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#21 Hipoptical

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Posted 04 August 2018 - 05:01 PM

Slightly old thread. Not very communicative at the moment, but I thought I'd jump in on this one. Lots of great information here.

 

I just spent a lot of money on various EPs. I'm going to make a separate thread about that. But I have to say that I am very very impressed with my Sky Watcher 20mm Plossl, so much so that I just ordered the 25mm and the 17mm in their range. 

 

I have some pretty expensive EPs, but I am a noob and just learning the ropes. So take what I say with a grain of salt.

 

The Sky Watcher cost me 20 quid (GBP) which equates to about 26 bucks right now. It's my cheapest EP by far. My most expensive EP cost me about 150 GBP. I must admit, I haven't even had a chance to get that out of its box yet, though I got its little sibling out - pretty stunning views. No regrets at all about spending that much on an EP.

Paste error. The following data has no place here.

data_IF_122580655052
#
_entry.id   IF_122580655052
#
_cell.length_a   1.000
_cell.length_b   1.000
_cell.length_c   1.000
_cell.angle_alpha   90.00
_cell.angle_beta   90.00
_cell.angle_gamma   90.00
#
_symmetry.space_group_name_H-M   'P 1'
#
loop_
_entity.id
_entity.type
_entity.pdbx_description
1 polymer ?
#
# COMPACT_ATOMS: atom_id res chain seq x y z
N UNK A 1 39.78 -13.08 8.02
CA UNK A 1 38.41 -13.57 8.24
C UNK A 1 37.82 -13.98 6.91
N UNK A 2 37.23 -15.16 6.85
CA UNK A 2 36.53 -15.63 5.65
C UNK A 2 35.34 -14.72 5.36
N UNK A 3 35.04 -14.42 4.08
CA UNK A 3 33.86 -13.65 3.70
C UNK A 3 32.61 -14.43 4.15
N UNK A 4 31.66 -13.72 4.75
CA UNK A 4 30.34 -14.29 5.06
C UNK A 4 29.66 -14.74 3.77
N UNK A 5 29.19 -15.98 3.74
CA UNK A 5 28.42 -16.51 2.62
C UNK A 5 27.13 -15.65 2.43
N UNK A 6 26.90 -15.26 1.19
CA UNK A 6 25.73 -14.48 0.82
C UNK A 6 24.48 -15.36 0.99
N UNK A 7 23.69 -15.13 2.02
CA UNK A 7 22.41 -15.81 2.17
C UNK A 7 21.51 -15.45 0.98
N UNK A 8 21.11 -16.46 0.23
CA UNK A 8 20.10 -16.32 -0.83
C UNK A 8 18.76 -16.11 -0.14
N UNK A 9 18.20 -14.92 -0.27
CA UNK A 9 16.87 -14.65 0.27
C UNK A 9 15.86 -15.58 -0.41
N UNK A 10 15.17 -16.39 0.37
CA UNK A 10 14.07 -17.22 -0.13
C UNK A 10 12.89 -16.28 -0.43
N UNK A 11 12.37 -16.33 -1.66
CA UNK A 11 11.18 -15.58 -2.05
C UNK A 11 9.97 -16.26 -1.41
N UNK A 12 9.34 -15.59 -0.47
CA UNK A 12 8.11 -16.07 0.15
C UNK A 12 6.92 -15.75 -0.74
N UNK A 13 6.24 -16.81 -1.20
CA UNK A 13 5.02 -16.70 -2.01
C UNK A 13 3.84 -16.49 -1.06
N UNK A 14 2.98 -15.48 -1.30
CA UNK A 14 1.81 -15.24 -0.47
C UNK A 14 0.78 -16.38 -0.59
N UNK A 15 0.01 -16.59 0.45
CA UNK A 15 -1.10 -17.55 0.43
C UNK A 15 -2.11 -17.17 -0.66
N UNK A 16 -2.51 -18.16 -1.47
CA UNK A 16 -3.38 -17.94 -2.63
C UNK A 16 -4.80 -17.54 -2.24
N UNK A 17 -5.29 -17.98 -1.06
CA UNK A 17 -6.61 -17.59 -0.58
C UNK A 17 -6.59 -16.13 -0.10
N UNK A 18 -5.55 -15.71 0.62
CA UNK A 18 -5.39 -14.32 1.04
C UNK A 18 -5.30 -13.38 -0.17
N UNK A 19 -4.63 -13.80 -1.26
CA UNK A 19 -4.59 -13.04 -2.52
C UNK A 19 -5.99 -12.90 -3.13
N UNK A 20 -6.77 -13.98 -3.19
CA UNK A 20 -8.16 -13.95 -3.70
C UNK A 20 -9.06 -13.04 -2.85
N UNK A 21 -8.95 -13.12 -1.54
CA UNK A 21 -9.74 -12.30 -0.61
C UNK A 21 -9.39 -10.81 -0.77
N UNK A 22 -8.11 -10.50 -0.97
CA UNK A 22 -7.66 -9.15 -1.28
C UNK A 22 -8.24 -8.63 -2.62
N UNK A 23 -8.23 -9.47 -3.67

But yet, that 20mm Plossl is just absolute magic. Great contrast. Pin sharp stars. The eye relief is acceptable. Even the FOV is acceptable to me (probably not knowing better). I have one 82mm EP in my collection to compare it to, but it's at the other side of the focal range. 

 

I am so impressed with this 'cheap' little EP that I am using it as my main EP for when I get my Telescope set up. It's outside right now, ready to go. The other night was a very rare night here in the UK, but by the time they switched our street lamps off, it had clouded over. Unbelievable bad luck. But I did snatch about 5 seconds of the Moon through this Plossl as it just came over the rooftops. Absolutely stunning. Breathtaking in fact.